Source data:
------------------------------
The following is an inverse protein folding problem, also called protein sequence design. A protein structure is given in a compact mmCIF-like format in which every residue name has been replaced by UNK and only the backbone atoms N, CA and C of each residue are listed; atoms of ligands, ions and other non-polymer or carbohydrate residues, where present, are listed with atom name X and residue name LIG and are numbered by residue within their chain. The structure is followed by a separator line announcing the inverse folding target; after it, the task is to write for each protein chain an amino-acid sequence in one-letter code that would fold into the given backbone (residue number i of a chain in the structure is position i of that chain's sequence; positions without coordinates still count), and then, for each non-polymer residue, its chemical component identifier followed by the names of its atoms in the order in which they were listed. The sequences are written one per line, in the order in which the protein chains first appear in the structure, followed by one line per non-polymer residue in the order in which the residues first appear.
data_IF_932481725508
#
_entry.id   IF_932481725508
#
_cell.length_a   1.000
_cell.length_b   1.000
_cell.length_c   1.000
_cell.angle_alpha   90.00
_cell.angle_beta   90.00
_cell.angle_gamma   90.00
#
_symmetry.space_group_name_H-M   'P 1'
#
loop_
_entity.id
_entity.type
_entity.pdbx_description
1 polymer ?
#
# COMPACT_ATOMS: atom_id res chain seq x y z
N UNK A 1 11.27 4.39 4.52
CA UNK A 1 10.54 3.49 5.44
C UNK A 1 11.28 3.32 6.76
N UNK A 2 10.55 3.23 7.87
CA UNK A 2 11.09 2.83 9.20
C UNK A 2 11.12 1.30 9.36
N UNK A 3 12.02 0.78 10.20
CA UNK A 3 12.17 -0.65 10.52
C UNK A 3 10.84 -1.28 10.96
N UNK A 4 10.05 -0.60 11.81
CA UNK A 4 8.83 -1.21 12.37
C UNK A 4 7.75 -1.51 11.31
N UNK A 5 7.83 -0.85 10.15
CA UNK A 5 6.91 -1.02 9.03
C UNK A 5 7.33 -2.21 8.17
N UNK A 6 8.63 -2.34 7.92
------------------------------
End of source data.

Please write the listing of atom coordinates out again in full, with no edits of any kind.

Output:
The following is an inverse protein folding problem, also called protein sequence design. A protein structure is given in a compact mmCIF-like format in which every residue name has been replaced by UNK and only the backbone atoms N, CA and C of each residue are listed; atoms of ligands, ions and other non-polymer or carbohydrate residues, where present, are listed with atom name X and residue name LIG and are numbered by residue within their chain. The structure is followed by a separator line announcing the inverse folding target; after it, the task is to write for each protein chain an amino-acid sequence in one-letter code that would fold into the given backbone (residue number i of a chain in the structure is position i of that chain's sequence; positions without coordinates still count), and then, for each non-polymer residue, its chemical component identifier followed by the names of its atoms in the order in which they were listed. The sequences are written one per line, in the order in which the protein chains first appear in the structure, followed by one line per non-polymer residue in the order in which the residues first appear.
data_IF_932481725508
#
_entry.id   IF_932481725508
#
_cell.length_a   1.000
_cell.length_b   1.000
_cell.length_c   1.000
_cell.angle_alpha   90.00
_cell.angle_beta   90.00
_cell.angle_gamma   90.00
#
_symmetry.space_group_name_H-M   'P 1'
#
loop_
_entity.id
_entity.type
_entity.pdbx_description
1 polymer ?
#
# COMPACT_ATOMS: atom_id res chain seq x y z
N UNK A 1 11.27 4.39 4.52
CA UNK A 1 10.54 3.49 5.44
C UNK A 1 11.28 3.32 6.76
N UNK A 2 10.55 3.23 7.87
CA UNK A 2 11.09 2.83 9.20
C UNK A 2 11.12 1.30 9.36
N UNK A 3 12.02 0.78 10.20
CA UNK A 3 12.17 -0.65 10.52
C UNK A 3 10.84 -1.28 10.96
N UNK A 4 10.05 -0.60 11.81
CA UNK A 4 8.83 -1.21 12.37
C UNK A 4 7.75 -1.51 11.31
N UNK A 5 7.83 -0.85 10.15
CA UNK A 5 6.91 -1.02 9.03
C UNK A 5 7.33 -2.21 8.17
N UNK A 6 8.63 -2.34 7.92